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Axiom's SpaceX Mission Sets To Launch Four Passengers To The International Space Station


Axiom's SpaceX mission sets to launch four passengers to the International Space Station as it prepares to launch a mission called AX-2, organized by the Houston-based company. The four passengers, including three paying customers, will go on a weeklong journey to the International Space Station (ISS). This historic mission will mark the second all-private trip to the orbiting outpost.

Notably, stem cell researcher Rayyanah Barnawi from Saudi Arabia will join the crew, becoming the first woman from her country to travel to space. The launch is scheduled to take place from NASA's Kennedy Space Center in Florida, with a live stream available on YouTube and coverage starting on NASA TV at 4:30 p.m. ET on Sunday, followed by liftoff expected at 5:37 p.m. ET.

Weather officials, including Brian Cizek from the US Space Force, will closely monitor the weather conditions in Florida. Cizek mentioned that Florida is transitioning into the summer wet season, characterized by frequent daily thunderstorms in the region. However, he also mentioned that Sunday's weather appears to be favorable, with conditions looking quite promising.

According to Cizek:

Really the only thing we’re going to have to watch for is the anvil coming off the top of those thunderstorms.

- Brian Cizek, US Space Force

COPYRIGHT_WI: Published on https://washingtonindependent.com/axioms-spacex-mission-sets-to-launch-four-passengers-to-the-international-space-station/ by Paula M. Graham on 2023-05-23T03:50:46.925Z

In the event that the mission cannot take place on Sunday, SpaceX has the option to make another launch attempt on Monday. However, the weather forecast indicates an 80% chance of unsuitable conditions for launch. Subsequent delays may occur due to the necessity for NASA to initiate a SpaceX cargo mission.

This mission is part of a series of flights aimed at fostering private sector involvement in spaceflight, particularly in low Earth orbit where the space station is located. Leading the AX-2 crew is Peggy Whitson, a former NASA astronaut who is now an employee of Axiom Space. With this mission, Whitson will make history as the first woman to command a private spaceflight.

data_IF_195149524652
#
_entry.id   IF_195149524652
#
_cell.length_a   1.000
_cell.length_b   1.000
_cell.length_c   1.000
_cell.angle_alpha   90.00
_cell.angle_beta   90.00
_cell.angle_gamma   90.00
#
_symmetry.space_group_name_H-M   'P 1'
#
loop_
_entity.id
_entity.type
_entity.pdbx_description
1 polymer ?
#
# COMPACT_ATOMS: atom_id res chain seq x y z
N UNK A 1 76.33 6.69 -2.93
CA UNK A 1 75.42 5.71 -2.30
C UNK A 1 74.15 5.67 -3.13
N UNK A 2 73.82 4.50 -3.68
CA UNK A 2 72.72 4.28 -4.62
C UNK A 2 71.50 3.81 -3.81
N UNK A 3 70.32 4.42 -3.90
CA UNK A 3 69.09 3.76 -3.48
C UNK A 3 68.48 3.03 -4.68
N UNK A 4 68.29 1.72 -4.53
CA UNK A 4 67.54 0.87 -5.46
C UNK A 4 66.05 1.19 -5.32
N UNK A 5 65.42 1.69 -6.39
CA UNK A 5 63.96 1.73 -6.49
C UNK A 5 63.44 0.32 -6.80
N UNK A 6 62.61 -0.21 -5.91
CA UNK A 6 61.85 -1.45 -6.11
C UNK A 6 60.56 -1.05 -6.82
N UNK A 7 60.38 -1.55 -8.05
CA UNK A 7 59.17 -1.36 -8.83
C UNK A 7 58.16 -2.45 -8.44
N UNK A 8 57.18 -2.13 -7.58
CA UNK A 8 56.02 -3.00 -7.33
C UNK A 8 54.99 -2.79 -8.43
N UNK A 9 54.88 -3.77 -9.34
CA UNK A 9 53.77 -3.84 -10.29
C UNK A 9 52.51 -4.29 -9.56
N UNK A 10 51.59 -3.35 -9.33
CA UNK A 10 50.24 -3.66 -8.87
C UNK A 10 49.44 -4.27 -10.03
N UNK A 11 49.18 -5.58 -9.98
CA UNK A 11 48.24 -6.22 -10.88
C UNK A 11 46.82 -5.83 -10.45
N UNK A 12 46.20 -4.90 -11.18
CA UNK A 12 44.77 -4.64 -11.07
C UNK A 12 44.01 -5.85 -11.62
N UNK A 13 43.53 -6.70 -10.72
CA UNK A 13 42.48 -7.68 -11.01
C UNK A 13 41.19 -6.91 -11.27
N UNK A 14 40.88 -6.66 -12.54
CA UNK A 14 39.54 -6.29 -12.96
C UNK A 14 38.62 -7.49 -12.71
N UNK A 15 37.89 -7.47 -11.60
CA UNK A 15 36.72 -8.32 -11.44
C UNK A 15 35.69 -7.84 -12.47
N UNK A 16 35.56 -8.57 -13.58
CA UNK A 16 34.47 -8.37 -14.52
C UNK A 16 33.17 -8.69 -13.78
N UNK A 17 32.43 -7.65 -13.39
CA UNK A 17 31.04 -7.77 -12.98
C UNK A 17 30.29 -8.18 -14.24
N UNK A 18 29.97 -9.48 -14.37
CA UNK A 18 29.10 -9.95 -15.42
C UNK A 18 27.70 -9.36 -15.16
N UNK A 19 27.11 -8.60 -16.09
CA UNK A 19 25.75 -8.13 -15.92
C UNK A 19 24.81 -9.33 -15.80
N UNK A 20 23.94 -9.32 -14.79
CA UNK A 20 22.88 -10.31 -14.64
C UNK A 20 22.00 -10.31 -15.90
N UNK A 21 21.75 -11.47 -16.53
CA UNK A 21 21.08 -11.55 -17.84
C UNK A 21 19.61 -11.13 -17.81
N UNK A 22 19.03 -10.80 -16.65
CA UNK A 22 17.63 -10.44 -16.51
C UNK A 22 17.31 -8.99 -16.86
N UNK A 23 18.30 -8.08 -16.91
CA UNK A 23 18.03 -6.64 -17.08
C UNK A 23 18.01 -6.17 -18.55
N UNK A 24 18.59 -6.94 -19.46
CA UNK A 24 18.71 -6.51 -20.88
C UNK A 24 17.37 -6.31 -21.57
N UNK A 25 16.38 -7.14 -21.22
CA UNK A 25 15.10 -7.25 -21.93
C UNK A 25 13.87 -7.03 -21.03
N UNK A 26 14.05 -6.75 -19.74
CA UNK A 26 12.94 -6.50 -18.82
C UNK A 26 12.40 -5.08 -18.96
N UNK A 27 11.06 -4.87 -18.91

The AX-2 crew will include three paying customers, one of whom is John Shoffner, an American entrepreneur who amassed his wealth in the global telecommunications industry and established Dura-Line Corp, a hardware company.

In addition, Saudi Arabia has funded the spaceflight of two of its citizens: Barnawi and Ali AlQarni, the latter being a fighter pilot in the Royal Saudi Air Force.

“I am very honored and happy to be representing all the dreams and all the hopes of all the people in Saudi Arabia and all the women back home,” Barnawi told reporters last week.

The fully autonomous Crew Dragon capsule is scheduled to dock with the space station in the early hours of Monday, enabling its passengers to join the existing seven astronauts aboard the orbiting laboratory.

The AX-2 crew will have an approximate duration of eight days on the space station. Throughout this period, they will engage in a comprehensive array of over 20 investigations and scientific projects, encompassing areas such as stem cell research and other biomedical studies.

Ax-2 All Crew Press Conference

The AX-2 Crew

After a gap of six years, Whitson will be making her return to the space station, marking her first visit since 2017. Her remarkable tenure on the station has earned her the distinction of being the record holder among US astronauts for the highest cumulative days spent in space.

While Whitson has previously flown on both the Russian Soyuz spacecraft and NASA's space shuttle, she emphasized that preparing for this mission has been notably distinct. The key difference lies in the training required to operate SpaceX's Crew Dragon, which has exclusively been transporting astronauts since 2020.

“That’s been one of the biggest challenges for me is learning this particular spacecraft,” she said. “But I’ve really enjoyed it.”